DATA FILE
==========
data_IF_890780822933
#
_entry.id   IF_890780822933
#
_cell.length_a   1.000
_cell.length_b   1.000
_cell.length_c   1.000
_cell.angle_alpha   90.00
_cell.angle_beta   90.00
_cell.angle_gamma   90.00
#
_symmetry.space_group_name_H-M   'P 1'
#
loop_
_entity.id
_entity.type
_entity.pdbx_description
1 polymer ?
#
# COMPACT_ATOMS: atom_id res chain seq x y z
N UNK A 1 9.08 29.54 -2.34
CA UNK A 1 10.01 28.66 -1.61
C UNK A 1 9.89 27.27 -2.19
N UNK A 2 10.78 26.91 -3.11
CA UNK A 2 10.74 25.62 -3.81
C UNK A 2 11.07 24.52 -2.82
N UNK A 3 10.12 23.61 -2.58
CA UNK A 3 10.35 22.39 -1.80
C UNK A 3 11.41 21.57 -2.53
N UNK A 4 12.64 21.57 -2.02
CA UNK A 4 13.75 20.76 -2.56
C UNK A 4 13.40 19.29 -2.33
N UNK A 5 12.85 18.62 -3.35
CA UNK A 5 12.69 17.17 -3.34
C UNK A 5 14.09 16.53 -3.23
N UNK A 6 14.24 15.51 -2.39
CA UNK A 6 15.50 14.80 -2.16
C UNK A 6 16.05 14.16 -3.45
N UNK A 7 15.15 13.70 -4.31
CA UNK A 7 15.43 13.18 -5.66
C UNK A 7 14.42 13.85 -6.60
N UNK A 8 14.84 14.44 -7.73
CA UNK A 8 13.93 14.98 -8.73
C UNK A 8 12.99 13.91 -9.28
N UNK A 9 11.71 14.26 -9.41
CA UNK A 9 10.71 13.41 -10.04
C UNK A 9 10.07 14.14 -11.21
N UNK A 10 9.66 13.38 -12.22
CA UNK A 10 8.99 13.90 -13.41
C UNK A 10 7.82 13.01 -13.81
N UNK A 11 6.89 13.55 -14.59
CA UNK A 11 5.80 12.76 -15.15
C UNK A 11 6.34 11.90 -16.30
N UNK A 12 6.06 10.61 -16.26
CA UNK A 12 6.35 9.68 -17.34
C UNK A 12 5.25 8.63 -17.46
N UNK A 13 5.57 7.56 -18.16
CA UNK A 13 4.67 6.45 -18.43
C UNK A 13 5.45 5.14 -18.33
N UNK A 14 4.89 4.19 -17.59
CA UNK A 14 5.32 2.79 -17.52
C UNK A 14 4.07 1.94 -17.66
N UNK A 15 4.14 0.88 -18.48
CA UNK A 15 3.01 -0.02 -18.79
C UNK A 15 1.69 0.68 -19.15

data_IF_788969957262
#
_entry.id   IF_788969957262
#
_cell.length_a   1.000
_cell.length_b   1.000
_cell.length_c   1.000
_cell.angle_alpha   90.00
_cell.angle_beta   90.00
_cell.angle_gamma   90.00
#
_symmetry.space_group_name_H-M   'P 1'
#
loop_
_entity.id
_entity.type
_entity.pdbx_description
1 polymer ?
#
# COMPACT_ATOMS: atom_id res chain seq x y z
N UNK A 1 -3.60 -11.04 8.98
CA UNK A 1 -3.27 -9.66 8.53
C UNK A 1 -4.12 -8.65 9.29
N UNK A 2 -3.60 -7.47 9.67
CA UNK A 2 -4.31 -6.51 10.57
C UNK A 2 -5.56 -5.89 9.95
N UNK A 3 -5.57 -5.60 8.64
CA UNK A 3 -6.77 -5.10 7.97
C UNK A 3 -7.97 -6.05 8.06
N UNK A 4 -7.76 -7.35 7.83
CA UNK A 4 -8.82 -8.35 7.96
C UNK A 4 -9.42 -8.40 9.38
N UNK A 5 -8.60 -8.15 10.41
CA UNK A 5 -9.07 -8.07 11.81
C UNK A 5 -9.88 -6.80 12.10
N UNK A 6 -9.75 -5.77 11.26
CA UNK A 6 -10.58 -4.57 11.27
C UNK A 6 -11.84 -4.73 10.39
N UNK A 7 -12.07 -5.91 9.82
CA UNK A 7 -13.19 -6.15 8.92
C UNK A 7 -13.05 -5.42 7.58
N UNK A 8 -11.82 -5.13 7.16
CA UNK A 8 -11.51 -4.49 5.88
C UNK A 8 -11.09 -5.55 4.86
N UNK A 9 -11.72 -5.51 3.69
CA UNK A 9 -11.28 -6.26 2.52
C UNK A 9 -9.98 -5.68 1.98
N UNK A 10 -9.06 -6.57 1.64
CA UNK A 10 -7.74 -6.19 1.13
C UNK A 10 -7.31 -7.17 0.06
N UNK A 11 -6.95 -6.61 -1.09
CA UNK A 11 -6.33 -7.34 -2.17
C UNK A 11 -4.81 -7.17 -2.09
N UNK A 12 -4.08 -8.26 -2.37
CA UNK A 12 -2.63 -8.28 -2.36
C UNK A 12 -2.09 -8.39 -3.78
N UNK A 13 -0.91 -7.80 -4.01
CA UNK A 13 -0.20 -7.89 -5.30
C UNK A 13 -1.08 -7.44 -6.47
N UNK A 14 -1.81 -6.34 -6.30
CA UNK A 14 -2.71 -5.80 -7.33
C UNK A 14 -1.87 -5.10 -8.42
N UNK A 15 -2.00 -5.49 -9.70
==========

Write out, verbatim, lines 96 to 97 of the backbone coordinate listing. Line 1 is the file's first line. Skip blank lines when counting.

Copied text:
CA UNK A 4 -8.82 -8.35 7.96
C UNK A 4 -9.42 -8.40 9.38